Just so folks don’t confuse Anselm with a fundamentalist/Modernist/Western Protestant.
What Anselm is talking about here is worked out by Rowan Williams in “Christ on Trial” and “Resurrection: Interpreting the Easter Gospel” where, if I can paraphrase, he details how the appropriate way to view the crucifixion is as simultaneously the greatest single condemnation of human sin and evil (that is, human beings could not bear the presence of the Righteous One in their midst, and so sought to cast him out and kill him) and, by grace, the means of humanity’s redemption as God foregoes retribution in favor of forgiveness, thereby commending a stance of forgiveness out of gratitude to humanity as a whole, toward one another.
This is why I find the reading from Wisdom (Wisdom 2:1, 12-24) that the Book of Common Prayer gives as an alternative first reading on Good Friday so integral to a proper understanding of the day:
“‘Let us lie in wait for the righteous man, because he is inconvenient to us and opposes our actions; he reproaches us for sins against the law, and accuses us of sins against our training.
He professes to have knowledge of God, and calls himself a child of the Lord.
He became to us a reproof of our thoughts; the very sight of him is a burden to us,
because his manner of life is unlike that of others, and his ways are strange.” (vs. 12-15)
It’s a shame the RCL excluded it.
At any rate, some good thoughts from Peter Leithart:
“Anselm is commonly charged with portraying the Father as a sadistic child-abuser who demands a death from His innocent Son. In a 2009 article in The Saint Anselm Journal, Daniel Shannon argues that Anselm says no such thing, and that in fact “God did not compel the innocent to suffer nor compel Jesus to suffer and die for humanity.”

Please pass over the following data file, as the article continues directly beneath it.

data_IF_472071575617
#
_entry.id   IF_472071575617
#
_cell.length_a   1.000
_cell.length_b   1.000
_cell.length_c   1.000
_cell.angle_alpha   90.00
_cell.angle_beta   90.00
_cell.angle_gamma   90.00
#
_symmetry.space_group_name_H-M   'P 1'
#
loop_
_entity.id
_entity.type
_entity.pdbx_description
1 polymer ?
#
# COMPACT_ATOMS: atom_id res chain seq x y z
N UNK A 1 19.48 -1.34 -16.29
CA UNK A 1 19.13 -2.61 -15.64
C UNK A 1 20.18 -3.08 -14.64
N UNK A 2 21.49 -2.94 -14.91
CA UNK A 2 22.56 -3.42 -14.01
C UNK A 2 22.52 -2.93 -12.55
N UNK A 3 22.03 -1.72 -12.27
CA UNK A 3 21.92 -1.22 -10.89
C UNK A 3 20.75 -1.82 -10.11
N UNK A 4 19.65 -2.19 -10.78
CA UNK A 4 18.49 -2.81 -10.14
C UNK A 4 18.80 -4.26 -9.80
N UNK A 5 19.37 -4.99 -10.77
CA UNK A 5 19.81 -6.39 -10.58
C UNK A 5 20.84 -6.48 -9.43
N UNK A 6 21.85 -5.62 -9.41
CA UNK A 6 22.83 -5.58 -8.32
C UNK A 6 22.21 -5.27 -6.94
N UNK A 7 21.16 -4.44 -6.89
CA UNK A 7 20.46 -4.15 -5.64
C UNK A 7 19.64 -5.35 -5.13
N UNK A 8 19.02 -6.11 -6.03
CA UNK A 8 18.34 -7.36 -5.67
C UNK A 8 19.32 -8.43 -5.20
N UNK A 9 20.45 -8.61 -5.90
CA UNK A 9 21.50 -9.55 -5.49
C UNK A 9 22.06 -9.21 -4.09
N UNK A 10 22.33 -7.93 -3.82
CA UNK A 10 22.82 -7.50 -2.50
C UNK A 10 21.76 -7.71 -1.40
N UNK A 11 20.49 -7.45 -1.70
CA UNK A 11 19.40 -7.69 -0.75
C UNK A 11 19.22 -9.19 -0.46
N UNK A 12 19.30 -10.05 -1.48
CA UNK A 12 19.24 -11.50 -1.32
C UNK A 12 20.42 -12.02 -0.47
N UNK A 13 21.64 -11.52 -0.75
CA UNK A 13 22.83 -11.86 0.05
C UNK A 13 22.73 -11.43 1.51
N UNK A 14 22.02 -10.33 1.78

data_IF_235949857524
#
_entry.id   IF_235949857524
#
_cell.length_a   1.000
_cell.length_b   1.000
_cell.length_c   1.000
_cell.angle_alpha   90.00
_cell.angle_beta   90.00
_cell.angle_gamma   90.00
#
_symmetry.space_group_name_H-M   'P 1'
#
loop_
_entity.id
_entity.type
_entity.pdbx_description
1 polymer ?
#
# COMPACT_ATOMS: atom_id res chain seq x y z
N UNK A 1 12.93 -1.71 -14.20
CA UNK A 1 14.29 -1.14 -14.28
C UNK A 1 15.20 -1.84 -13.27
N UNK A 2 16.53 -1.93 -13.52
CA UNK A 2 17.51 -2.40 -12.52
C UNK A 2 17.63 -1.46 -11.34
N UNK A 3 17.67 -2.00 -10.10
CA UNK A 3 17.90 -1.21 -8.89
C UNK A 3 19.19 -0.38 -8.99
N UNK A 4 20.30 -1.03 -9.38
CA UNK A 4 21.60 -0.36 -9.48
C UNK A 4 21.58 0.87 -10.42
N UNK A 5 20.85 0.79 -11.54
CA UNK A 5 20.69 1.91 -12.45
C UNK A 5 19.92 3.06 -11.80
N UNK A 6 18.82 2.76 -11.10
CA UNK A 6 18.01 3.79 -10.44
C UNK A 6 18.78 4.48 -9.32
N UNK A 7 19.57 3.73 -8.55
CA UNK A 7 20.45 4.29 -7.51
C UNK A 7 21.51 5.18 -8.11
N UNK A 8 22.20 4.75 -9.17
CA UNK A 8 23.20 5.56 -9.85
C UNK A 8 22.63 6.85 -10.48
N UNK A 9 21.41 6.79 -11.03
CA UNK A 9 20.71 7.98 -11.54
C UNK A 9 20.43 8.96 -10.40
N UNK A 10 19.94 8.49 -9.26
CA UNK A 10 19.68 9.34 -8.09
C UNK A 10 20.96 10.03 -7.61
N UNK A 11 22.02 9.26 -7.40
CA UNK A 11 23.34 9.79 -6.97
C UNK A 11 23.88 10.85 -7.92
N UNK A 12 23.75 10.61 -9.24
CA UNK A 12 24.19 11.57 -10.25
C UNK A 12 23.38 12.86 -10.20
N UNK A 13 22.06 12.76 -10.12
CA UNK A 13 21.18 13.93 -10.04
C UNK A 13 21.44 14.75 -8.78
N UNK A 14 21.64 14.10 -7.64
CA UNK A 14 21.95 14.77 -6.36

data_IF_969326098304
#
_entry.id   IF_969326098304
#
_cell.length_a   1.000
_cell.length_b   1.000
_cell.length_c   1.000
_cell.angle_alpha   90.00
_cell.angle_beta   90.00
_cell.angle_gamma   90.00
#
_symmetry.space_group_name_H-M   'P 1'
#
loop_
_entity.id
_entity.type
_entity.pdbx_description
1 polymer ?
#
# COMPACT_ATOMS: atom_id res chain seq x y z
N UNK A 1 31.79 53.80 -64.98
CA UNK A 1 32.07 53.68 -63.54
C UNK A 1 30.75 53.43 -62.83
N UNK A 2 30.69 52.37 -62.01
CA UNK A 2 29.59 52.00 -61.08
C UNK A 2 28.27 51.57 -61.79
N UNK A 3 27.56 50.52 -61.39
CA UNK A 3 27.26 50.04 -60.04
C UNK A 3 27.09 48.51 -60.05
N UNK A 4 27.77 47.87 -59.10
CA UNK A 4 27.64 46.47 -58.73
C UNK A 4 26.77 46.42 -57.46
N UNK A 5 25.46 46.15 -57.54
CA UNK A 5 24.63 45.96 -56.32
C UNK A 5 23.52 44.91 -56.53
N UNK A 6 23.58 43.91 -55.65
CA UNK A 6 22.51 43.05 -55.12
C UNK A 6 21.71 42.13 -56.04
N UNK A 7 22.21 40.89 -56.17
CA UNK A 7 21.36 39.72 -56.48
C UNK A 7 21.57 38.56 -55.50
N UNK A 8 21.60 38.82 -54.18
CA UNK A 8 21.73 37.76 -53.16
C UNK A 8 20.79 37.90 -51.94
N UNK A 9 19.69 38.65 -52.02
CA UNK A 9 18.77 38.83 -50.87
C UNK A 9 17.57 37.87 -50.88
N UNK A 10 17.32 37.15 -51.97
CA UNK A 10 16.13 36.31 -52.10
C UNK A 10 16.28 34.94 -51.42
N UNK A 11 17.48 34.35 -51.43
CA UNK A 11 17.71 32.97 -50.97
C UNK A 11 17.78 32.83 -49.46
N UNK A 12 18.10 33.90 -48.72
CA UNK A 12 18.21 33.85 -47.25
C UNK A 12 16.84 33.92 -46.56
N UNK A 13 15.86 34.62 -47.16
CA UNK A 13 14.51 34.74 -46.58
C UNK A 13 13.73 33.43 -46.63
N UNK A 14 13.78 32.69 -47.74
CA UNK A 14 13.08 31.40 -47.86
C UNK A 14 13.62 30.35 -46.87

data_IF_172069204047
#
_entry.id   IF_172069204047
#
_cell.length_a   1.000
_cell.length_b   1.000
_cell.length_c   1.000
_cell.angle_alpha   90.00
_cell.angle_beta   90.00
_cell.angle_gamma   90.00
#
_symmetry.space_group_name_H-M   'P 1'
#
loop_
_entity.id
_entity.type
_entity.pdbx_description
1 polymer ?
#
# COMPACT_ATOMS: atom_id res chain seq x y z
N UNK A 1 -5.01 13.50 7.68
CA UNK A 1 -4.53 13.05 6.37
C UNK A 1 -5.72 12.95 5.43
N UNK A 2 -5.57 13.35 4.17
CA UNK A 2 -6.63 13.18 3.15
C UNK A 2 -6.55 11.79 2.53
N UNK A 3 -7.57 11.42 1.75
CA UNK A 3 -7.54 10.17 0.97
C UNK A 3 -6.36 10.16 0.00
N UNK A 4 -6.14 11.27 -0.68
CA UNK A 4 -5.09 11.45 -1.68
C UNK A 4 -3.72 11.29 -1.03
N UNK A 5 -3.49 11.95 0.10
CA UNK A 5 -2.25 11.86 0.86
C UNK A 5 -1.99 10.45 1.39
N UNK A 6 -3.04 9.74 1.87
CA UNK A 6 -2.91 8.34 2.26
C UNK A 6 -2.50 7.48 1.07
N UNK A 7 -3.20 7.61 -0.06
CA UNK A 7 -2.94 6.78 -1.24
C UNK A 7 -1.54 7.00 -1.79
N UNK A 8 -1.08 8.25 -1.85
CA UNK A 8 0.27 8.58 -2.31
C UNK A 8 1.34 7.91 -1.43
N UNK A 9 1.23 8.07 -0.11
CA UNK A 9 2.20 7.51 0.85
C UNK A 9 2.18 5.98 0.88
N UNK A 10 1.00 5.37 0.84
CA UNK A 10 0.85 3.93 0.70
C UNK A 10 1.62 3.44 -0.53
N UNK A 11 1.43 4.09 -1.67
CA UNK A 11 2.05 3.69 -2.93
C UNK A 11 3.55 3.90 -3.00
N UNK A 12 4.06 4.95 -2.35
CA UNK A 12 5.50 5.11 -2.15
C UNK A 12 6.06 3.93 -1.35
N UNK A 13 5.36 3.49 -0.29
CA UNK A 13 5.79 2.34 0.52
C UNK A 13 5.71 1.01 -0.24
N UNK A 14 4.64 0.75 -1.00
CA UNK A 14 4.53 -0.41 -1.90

He bases this conclusion on Cur deus homo 1.9, where Anselm endorses Boso’s distinction between “what Christ did because of the demands of his obedience” and “the suffering, inflicted upon him because he maintained his obedience.”
The first refers to those things that the Father commands the Son; the second to the consequences that follow from that obedience. “Obedience did not demand” suffering and death in the sense that the Father never commanded Him, “Go and die.” Rather, because He “maintained truth and righteousness unflinchingly in his way of life and in what he said,” his life led by an irresistible logic toward death. Anselm sums the point this way: “He underwent death of his own accord, not out of an obedience consisting in the abandonment of his life, but out of an obedience consisting in his upholding of righteousness so bravely and pertinaciously that as a result he incurred death.” The Father instructed Him to die in the sense that “He gave the instructions as a result of which He incurred death.”
As part of his argument, Anselm denies what critics often attribute to him when he says that a man who never sinned would not be “under an obligation to suffer death” and it would not be “at all appropriate (nequequam aestimabis convenire) for God to force a creature . . . . to be pitiably afflicted, in spite of an absence of guilt.” Anselm’s answer to the question, Why did Jesus die? is that His courageous obedience led him into a deadly clash with the Jews, and he willingly went to death rather than shrink back from the way of obedience. Anselm comes out surprisingly well by NT Wright’s criterion of “crucifiability.””